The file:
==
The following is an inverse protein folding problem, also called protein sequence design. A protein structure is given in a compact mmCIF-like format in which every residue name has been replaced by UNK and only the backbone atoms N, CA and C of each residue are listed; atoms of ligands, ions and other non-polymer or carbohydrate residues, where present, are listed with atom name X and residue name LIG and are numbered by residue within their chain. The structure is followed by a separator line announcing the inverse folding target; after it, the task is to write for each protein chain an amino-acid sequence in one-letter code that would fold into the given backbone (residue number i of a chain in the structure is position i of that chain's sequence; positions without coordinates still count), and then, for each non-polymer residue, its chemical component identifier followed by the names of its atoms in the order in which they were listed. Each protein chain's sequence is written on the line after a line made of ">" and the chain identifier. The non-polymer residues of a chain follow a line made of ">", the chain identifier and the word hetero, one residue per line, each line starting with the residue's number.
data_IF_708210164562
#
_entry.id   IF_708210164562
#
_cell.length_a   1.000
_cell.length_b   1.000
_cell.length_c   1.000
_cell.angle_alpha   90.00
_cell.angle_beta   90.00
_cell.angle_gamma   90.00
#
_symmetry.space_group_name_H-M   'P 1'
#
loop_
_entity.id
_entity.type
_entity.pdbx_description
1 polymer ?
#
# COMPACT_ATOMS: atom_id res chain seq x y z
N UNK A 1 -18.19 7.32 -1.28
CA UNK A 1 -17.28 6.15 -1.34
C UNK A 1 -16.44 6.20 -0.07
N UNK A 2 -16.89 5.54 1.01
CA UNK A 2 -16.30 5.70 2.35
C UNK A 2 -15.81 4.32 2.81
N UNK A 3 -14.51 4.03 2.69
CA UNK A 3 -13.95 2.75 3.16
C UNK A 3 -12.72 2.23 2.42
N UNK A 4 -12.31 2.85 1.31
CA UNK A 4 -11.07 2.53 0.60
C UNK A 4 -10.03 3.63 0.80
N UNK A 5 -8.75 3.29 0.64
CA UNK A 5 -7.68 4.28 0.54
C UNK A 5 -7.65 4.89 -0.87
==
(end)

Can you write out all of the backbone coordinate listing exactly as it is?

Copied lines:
The following is an inverse protein folding problem, also called protein sequence design. A protein structure is given in a compact mmCIF-like format in which every residue name has been replaced by UNK and only the backbone atoms N, CA and C of each residue are listed; atoms of ligands, ions and other non-polymer or carbohydrate residues, where present, are listed with atom name X and residue name LIG and are numbered by residue within their chain. The structure is followed by a separator line announcing the inverse folding target; after it, the task is to write for each protein chain an amino-acid sequence in one-letter code that would fold into the given backbone (residue number i of a chain in the structure is position i of that chain's sequence; positions without coordinates still count), and then, for each non-polymer residue, its chemical component identifier followed by the names of its atoms in the order in which they were listed. Each protein chain's sequence is written on the line after a line made of ">" and the chain identifier. The non-polymer residues of a chain follow a line made of ">", the chain identifier and the word hetero, one residue per line, each line starting with the residue's number.
data_IF_708210164562
#
_entry.id   IF_708210164562
#
_cell.length_a   1.000
_cell.length_b   1.000
_cell.length_c   1.000
_cell.angle_alpha   90.00
_cell.angle_beta   90.00
_cell.angle_gamma   90.00
#
_symmetry.space_group_name_H-M   'P 1'
#
loop_
_entity.id
_entity.type
_entity.pdbx_description
1 polymer ?
#
# COMPACT_ATOMS: atom_id res chain seq x y z
N UNK A 1 -18.19 7.32 -1.28
CA UNK A 1 -17.28 6.15 -1.34
C UNK A 1 -16.44 6.20 -0.07
N UNK A 2 -16.89 5.54 1.01
CA UNK A 2 -16.30 5.70 2.35
C UNK A 2 -15.81 4.32 2.81
N UNK A 3 -14.51 4.03 2.69
CA UNK A 3 -13.95 2.75 3.16
C UNK A 3 -12.72 2.23 2.42
N UNK A 4 -12.31 2.85 1.31
CA UNK A 4 -11.07 2.53 0.60
C UNK A 4 -10.03 3.63 0.80
N UNK A 5 -8.75 3.29 0.64
CA UNK A 5 -7.68 4.28 0.54
C UNK A 5 -7.65 4.89 -0.87